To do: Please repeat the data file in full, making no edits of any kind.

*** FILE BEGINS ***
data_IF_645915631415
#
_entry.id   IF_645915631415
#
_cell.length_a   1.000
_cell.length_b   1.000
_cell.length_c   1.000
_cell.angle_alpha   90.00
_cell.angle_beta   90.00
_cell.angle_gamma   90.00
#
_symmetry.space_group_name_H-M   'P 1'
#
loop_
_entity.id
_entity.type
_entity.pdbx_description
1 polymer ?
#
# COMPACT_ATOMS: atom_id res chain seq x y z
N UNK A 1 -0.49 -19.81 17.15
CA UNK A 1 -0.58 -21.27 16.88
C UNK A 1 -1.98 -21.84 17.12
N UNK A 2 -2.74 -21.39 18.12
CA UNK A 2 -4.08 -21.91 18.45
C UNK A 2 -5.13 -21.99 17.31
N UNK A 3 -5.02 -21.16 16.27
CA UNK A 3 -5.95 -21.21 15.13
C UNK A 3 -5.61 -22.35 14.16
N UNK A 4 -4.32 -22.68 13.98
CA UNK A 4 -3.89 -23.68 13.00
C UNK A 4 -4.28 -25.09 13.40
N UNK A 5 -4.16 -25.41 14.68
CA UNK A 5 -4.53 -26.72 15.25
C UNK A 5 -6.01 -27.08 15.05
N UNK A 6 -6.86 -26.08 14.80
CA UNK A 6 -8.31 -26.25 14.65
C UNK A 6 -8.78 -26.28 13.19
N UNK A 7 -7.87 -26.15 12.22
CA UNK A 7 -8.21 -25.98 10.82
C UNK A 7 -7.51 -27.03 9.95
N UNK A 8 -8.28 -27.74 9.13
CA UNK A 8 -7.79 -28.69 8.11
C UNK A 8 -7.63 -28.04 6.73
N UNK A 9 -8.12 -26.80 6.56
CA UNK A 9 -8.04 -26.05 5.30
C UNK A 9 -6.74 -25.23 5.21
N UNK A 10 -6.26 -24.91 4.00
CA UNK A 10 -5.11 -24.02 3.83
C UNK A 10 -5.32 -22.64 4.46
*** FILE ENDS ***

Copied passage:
data_IF_645915631415
#
_entry.id   IF_645915631415
#
_cell.length_a   1.000
_cell.length_b   1.000
_cell.length_c   1.000
_cell.angle_alpha   90.00
_cell.angle_beta   90.00
_cell.angle_gamma   90.00
#
_symmetry.space_group_name_H-M   'P 1'
#
loop_
_entity.id
_entity.type
_entity.pdbx_description
1 polymer ?
#
# COMPACT_ATOMS: atom_id res chain seq x y z
N UNK A 1 -0.49 -19.81 17.15
CA UNK A 1 -0.58 -21.27 16.88
C UNK A 1 -1.98 -21.84 17.12
N UNK A 2 -2.74 -21.39 18.12
CA UNK A 2 -4.08 -21.91 18.45
C UNK A 2 -5.13 -21.99 17.31
N UNK A 3 -5.02 -21.16 16.27
CA UNK A 3 -5.95 -21.21 15.13
C UNK A 3 -5.61 -22.35 14.16
N UNK A 4 -4.32 -22.68 13.98
CA UNK A 4 -3.89 -23.68 13.00
C UNK A 4 -4.28 -25.09 13.40
N UNK A 5 -4.16 -25.41 14.68
CA UNK A 5 -4.53 -26.72 15.25
C UNK A 5 -6.01 -27.08 15.05
N UNK A 6 -6.86 -26.08 14.80
CA UNK A 6 -8.31 -26.25 14.65
C UNK A 6 -8.78 -26.28 13.19
N UNK A 7 -7.87 -26.15 12.22
CA UNK A 7 -8.21 -25.98 10.82
C UNK A 7 -7.51 -27.03 9.95
N UNK A 8 -8.28 -27.74 9.13
CA UNK A 8 -7.79 -28.69 8.11
C UNK A 8 -7.63 -28.04 6.73
N UNK A 9 -8.12 -26.80 6.56
CA UNK A 9 -8.04 -26.05 5.30
C UNK A 9 -6.74 -25.23 5.21
N UNK A 10 -6.26 -24.91 4.00
CA UNK A 10 -5.11 -24.02 3.83
C UNK A 10 -5.32 -22.64 4.46